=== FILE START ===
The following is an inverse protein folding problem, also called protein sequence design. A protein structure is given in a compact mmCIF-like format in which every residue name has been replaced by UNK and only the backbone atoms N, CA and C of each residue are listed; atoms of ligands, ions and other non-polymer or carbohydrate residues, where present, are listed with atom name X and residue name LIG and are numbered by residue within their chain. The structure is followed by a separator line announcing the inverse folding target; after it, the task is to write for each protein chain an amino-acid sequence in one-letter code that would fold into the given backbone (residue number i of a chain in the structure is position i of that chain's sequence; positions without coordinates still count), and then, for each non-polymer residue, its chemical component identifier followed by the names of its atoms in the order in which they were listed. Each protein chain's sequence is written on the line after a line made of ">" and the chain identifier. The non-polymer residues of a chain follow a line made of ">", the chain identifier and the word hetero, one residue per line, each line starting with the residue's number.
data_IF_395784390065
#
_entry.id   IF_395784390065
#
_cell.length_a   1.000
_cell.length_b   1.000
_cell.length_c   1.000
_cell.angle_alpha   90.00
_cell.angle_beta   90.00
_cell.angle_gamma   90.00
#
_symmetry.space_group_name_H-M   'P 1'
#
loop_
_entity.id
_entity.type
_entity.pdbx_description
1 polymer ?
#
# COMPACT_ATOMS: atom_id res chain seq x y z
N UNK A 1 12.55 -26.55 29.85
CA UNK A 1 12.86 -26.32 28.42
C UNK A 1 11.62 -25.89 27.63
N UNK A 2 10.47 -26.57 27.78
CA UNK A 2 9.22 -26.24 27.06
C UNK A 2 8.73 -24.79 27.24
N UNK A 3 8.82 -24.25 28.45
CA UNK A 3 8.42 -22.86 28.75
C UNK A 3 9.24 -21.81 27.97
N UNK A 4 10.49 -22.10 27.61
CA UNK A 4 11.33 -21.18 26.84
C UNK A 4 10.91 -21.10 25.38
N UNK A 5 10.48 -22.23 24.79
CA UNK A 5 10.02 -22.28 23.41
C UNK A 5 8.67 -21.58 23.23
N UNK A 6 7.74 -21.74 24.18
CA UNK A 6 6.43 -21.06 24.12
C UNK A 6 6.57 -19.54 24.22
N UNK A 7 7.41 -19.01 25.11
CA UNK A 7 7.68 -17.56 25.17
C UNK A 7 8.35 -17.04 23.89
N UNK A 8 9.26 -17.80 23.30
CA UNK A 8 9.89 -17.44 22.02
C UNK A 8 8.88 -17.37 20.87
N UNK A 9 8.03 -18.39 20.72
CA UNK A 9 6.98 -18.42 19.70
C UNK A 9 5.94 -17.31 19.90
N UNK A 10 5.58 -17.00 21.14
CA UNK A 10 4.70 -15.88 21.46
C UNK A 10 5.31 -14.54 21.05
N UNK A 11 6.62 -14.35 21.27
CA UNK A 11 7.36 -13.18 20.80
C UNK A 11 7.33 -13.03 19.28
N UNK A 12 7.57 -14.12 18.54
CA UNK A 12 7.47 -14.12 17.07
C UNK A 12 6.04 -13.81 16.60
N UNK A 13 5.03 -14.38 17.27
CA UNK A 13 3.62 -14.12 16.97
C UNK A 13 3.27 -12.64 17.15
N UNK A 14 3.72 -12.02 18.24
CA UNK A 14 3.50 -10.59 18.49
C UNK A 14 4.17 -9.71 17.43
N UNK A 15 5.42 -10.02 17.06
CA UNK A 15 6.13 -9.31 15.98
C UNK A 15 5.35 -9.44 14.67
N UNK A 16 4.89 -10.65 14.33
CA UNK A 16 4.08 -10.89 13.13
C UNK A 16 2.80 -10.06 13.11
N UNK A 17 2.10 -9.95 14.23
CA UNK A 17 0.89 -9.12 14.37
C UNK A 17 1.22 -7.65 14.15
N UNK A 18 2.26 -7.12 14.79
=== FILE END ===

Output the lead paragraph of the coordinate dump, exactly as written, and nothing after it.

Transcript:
The following is an inverse protein folding problem, also called protein sequence design. A protein structure is given in a compact mmCIF-like format in which every residue name has been replaced by UNK and only the backbone atoms N, CA and C of each residue are listed; atoms of ligands, ions and other non-polymer or carbohydrate residues, where present, are listed with atom name X and residue name LIG and are numbered by residue within their chain. The structure is followed by a separator line announcing the inverse folding target; after it, the task is to write for each protein chain an amino-acid sequence in one-letter code that would fold into the given backbone (residue number i of a chain in the structure is position i of that chain's sequence; positions without coordinates still count), and then, for each non-polymer residue, its chemical component identifier followed by the names of its atoms in the order in which they were listed. Each protein chain's sequence is written on the line after a line made of ">" and the chain identifier. The non-polymer residues of a chain follow a line made of ">", the chain identifier and the word hetero, one residue per line, each line starting with the residue's number.